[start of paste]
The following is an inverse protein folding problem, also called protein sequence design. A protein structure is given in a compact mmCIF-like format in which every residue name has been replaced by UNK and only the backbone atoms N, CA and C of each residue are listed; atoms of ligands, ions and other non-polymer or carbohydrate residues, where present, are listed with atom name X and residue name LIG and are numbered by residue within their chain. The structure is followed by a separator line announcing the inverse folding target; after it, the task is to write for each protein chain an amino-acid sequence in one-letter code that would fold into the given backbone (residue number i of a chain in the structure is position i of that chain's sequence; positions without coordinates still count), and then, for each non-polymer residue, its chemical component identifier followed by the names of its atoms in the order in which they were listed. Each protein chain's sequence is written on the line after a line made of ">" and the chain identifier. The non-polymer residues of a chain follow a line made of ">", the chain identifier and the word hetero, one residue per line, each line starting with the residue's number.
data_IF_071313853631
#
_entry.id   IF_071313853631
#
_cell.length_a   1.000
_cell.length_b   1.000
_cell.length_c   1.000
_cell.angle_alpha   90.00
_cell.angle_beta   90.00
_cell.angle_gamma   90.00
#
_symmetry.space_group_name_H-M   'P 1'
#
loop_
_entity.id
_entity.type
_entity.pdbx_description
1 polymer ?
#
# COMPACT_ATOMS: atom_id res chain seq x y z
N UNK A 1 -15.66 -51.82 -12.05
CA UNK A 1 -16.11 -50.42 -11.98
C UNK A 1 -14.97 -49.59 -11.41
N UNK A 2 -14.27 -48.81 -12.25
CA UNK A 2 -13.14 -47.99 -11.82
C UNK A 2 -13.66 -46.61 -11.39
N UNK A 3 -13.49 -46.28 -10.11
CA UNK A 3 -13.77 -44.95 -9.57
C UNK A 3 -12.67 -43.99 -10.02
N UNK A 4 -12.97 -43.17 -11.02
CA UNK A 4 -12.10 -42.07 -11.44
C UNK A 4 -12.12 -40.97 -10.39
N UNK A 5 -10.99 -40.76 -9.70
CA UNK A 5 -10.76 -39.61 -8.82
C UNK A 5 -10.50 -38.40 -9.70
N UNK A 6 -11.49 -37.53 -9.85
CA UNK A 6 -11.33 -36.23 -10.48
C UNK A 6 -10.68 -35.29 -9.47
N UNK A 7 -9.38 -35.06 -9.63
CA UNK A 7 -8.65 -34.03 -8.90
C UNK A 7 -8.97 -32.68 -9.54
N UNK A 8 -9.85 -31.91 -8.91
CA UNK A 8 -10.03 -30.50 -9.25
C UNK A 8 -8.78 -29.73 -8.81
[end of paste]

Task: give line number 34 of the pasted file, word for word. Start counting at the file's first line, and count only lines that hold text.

N UNK A 5 -10.99 -40.76 -9.70